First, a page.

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Graying Japan braces for boomer retirement wave

With the postwar generation turning 60, the nation prepares for dire economic effects by overhauling pension and employment plans.

June 03, 2007|Joseph Coleman | Associated Press

ITO, JAPAN — The way Masahiro Shimizu sees it, he and Japan's other baby boomers built the country into an economic powerhouse -- and now it's time to enjoy the fruits of their labor.

Shimizu will leave his job in the department store business next year, having become one of some 5.4 million Japanese boomer employees who will reach the standard retirement age of 60 over the next three years.

The retirement of the boomers, which kicked off in April with the start of the fiscal year, is a signature event for Japan, symbolizing a rapidly aging society, a looming fiscal crunch and the emergence of a roaring "gray economy" fueled by free-spending retirees.

The impact of mass retirements is expected to be limited at first, but the debate -- which to some extent mirrors the one in the United States over Social Security and longevity -- is in full swing, and the retirement age is already edging upward.

Shimizu, 59 and married, could have stayed on until 65, in fact the government would be delighted if more boomers made that choice and softened the social security burden. But Shimizu isn't interested.

"Up till now, it's been all about the family," he said while visiting an exhibit of a retirement village planned in the resort town of Ito, south of Tokyo. "Now my son and daughter are on their own ... so I want to be independent and do what I want."

Born between 1947 and 1949, before abortion laws were loosened, the estimated 7 million baby boomers grew up as Japan rebuilt itself after World War II, and moved into the job market as the economy took off. They hit their prime in the '80s -- just as the economy peaked.

Now they are entering their golden years as Japan confronts the potentially dire social and economic consequences of societal aging and moves to overhaul employment and pension plans.

Last year, the government started requiring companies to gradually raise the retirement age to 65 or find other work for aging employees. The qualifying age for pension benefits will also slowly increase from 60 to 65 to keep the system solvent.

Already, more than 20% of the population is 65 or older, and that will rise to more than 30% by 2050. Boomers account for an estimated 8.6% of the workforce -- and their sudden disappearance from Japan's offices and factories would be a blow to the economy at a time when the overall labor force is shrinking.

"This has spurred concern about the loss of laborers, but also the loss of a highly skilled, highly capable group of workers," said Atsushi Seike, a Keio University economist and advisor to the government on social security and aging issues.

Planners expect more than half of the boomers to stay productive well past 60, and the government won't hazard a guess as to how many will retire this year. But Nippon Life Insurance Co. estimates some 1.12 million will leave the workforce over the next three years. Though that's less than a quarter of the over-60 workers, Japan's boomer-retirement wave is coming harder and faster than America's.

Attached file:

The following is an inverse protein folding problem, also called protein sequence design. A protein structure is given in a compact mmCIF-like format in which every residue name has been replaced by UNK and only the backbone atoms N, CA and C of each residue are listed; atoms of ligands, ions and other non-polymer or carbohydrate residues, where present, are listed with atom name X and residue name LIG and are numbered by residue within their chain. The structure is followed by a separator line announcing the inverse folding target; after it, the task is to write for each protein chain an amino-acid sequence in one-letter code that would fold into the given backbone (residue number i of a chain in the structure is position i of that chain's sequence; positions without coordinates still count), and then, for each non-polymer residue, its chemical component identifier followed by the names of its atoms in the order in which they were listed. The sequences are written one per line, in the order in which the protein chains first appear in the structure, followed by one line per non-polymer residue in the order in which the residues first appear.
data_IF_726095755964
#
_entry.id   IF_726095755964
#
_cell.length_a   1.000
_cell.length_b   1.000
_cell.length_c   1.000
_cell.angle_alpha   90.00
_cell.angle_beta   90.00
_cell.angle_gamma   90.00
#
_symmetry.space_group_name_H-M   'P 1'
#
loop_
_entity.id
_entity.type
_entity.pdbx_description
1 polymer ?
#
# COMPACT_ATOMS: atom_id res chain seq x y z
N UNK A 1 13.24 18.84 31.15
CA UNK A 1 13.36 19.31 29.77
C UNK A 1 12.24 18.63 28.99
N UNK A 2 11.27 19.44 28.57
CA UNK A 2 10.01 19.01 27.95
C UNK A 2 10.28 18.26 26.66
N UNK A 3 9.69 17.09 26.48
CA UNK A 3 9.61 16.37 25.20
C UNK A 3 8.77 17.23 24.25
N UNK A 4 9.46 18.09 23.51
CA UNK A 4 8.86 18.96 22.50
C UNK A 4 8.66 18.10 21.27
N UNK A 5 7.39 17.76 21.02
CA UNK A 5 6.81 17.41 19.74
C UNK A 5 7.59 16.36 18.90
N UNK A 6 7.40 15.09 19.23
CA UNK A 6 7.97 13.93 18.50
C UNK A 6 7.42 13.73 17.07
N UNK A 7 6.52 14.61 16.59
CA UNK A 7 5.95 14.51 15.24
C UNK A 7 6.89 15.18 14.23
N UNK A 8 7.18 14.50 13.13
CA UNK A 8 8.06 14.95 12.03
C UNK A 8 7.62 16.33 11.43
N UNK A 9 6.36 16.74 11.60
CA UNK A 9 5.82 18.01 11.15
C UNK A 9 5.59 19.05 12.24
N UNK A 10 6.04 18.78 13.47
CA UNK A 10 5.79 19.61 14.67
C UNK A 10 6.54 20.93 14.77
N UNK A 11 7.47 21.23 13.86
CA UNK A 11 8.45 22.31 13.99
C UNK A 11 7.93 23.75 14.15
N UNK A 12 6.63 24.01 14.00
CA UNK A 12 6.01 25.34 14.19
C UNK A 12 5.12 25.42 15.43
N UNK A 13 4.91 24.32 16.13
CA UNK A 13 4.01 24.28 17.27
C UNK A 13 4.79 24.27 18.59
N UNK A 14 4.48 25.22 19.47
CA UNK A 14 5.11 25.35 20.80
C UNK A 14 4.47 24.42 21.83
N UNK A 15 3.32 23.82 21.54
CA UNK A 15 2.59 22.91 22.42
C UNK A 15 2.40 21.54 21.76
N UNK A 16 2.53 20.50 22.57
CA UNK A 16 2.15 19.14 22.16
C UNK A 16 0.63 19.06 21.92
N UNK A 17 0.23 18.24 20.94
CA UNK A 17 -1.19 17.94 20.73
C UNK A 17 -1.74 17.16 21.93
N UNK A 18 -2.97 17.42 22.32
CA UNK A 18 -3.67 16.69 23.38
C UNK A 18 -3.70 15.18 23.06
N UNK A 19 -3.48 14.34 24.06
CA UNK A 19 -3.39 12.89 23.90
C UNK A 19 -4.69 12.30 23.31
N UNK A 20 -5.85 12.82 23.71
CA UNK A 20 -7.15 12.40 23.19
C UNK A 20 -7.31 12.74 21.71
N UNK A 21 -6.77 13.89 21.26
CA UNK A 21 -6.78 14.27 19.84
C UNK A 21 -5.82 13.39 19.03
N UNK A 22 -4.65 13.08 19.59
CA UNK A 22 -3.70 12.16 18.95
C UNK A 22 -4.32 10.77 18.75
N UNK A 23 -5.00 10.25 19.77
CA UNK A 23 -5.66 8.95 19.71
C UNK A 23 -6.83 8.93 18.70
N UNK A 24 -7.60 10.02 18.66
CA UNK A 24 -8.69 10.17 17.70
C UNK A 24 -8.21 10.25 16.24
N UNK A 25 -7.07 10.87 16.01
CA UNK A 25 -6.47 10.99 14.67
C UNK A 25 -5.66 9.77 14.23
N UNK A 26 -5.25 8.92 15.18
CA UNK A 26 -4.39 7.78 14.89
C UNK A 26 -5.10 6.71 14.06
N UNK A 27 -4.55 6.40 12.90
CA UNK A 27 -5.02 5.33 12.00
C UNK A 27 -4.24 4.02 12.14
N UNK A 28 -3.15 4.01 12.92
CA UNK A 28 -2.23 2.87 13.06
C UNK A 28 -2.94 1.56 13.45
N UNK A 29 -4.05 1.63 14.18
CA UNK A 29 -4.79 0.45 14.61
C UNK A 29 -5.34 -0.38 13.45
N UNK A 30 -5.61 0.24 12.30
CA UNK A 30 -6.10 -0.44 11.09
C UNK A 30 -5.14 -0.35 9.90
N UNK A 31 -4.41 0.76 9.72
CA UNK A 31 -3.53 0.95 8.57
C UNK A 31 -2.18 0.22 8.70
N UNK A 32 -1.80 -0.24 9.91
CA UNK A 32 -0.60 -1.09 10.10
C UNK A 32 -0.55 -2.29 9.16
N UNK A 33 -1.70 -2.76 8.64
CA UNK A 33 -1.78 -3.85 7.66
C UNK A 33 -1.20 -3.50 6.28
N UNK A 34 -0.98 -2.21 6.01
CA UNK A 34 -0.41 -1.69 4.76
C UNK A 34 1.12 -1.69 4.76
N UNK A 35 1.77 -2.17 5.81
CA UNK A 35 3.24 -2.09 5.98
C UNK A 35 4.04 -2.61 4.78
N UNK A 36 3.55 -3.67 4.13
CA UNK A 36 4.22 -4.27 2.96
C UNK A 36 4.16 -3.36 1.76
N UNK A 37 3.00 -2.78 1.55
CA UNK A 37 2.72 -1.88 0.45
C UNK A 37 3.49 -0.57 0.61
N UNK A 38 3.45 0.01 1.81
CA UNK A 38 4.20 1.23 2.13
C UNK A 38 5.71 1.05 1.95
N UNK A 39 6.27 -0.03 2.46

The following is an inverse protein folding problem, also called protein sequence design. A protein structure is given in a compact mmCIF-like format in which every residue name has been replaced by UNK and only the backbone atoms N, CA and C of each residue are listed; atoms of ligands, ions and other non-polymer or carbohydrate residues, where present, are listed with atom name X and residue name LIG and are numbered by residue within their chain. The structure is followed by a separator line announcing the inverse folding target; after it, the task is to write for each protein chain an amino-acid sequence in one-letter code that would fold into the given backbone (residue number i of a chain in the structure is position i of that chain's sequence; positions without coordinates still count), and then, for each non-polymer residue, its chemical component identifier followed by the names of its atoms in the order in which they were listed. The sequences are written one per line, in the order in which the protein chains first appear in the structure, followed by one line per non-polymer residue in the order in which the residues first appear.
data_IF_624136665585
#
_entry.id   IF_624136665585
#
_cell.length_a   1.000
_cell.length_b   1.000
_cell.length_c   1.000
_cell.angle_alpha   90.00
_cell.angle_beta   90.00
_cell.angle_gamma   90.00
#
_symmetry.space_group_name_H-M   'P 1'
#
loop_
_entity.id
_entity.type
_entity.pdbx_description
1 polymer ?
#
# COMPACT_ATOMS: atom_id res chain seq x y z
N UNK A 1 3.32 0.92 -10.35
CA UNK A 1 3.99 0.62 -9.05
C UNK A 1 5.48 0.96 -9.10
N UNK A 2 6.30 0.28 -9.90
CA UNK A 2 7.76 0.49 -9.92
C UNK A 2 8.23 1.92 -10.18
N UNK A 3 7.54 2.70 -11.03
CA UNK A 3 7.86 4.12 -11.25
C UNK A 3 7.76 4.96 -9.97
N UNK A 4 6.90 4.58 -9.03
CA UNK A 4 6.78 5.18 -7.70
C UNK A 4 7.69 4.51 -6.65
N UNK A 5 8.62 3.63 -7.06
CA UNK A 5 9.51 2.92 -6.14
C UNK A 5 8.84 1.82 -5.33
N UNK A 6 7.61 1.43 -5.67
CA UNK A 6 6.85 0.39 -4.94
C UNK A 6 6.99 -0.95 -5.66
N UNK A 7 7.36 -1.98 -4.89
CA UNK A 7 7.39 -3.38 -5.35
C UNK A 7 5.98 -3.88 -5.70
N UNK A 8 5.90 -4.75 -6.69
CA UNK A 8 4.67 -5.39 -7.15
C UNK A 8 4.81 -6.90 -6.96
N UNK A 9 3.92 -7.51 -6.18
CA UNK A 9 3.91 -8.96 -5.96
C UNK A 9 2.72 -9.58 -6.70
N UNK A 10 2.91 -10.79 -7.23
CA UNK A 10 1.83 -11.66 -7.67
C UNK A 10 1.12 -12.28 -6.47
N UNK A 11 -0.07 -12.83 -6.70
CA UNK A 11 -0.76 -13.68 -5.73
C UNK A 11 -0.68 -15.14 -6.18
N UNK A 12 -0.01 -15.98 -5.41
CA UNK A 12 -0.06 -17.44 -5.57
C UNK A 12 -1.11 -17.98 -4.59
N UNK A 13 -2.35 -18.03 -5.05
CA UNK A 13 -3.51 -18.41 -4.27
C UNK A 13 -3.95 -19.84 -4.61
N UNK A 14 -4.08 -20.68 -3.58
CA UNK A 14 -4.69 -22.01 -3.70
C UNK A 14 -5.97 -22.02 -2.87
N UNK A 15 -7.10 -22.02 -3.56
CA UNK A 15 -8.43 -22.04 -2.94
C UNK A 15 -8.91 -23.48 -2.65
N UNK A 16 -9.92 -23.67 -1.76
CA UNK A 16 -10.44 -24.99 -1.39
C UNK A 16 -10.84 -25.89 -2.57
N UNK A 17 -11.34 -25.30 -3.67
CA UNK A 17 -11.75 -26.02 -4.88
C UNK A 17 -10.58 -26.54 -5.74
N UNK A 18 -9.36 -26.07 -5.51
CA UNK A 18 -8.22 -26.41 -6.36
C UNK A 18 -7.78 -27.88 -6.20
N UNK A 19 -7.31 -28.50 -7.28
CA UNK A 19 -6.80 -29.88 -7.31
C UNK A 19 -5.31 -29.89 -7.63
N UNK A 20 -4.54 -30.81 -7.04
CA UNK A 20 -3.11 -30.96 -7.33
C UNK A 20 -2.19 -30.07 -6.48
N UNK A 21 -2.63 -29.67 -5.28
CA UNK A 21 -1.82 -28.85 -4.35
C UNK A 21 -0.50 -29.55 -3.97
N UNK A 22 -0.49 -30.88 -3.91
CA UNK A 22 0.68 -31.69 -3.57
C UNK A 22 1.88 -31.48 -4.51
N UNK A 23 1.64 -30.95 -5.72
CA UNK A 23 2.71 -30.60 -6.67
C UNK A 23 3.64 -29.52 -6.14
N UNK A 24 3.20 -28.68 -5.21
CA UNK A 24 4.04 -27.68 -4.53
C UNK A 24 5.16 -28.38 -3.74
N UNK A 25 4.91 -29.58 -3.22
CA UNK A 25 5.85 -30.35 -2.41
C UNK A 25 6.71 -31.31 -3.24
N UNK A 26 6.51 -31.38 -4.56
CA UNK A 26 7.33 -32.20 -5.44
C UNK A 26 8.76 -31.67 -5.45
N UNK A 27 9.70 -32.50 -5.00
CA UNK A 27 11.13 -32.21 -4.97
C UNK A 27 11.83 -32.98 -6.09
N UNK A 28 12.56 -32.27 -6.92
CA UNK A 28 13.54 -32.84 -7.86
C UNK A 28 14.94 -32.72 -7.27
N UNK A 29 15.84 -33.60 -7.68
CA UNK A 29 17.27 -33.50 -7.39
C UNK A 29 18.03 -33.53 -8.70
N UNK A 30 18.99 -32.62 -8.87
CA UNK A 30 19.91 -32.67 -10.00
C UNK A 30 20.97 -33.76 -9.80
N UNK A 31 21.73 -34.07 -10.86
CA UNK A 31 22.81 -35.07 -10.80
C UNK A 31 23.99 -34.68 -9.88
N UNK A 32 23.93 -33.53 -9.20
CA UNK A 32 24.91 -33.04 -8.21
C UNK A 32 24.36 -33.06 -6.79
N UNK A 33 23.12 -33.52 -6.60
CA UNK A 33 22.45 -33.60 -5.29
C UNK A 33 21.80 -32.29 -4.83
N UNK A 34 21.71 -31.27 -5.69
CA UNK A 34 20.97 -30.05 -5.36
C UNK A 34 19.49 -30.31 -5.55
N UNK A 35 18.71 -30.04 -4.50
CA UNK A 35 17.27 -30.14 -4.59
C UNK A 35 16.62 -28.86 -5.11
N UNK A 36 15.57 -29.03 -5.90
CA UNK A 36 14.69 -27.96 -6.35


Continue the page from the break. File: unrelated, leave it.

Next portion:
Japan's baby boom started later than America's and lasted three years, compared with 19 in the U.S., says John Rother, policy director at AARP.

"The U.S. has a healthier economy, a growing population aided by immigration, and retirement institutions like Social Security that although now are under pressure, could be strengthened by small modifications," he said in an interview. "That is not the case in Japan."

But Japan has an advantage: It has a long-term care program and "everyone has a pension," Rother said. "What's obvious is that we're going to have to spend more on healthcare."

All sorts of new products and services await the flood of Japan's wealthiest-ever generation into the leisure, real estate and travel markets.

Boomers hold an estimated 10% of total personal financial assets in Japan, according to a 2004 study by Dai-ichi Life Research Institute. When that group is expanded to include everyone 50 and older in Japan, encompassing its substantial elderly population, Hartford Financial Services Group of the U.S. estimates boomers hold an astounding 80% of those personal assets.

Developers are scrambling to lure retirees to planned communities where they can enjoy the good life and spend their nest eggs. Companies in Okinawa and Hokkaido, Japan's southernmost and northernmost major islands, offer retired couples a free three-month trial stay.

Shimizu and about 20 others joined a two-day trip to such a planned retirement village on the Izu Peninsula about two hours outside of Tokyo.

The $25-million village on wooded land overlooking Sagami Bay will house about 1,000 people, 60% retirees, said Sachihiko Kawamata, president of the Tsukasa Group developer.

Kawamata, 59, says he has plans to attract younger workers, single mothers and other young people to the project so it doesn't feel like a nursing home.

He wants to re-create the homely, intimate Japan that retirees remember from their youth. "When we were kids, children and older people lived together, and when the kids misbehaved, their elders would correct them," he said. "Now, you don't know who your neighbors are."

Many boomers say they'll go on working in retirement. Shimizu wants to set up a small business. Takeshi Sakamoto, 60, hopes to open a noodle shop in the village.

"Our generation was the kind that could do anything," Sakamoto said before heading to a hot-spring bath with other graying tour participants. "In the old days, if you retired you could just relax. But in this economy, you can't just quit doing things."

AP researcher Carley Petesch in New York contributed to this report.

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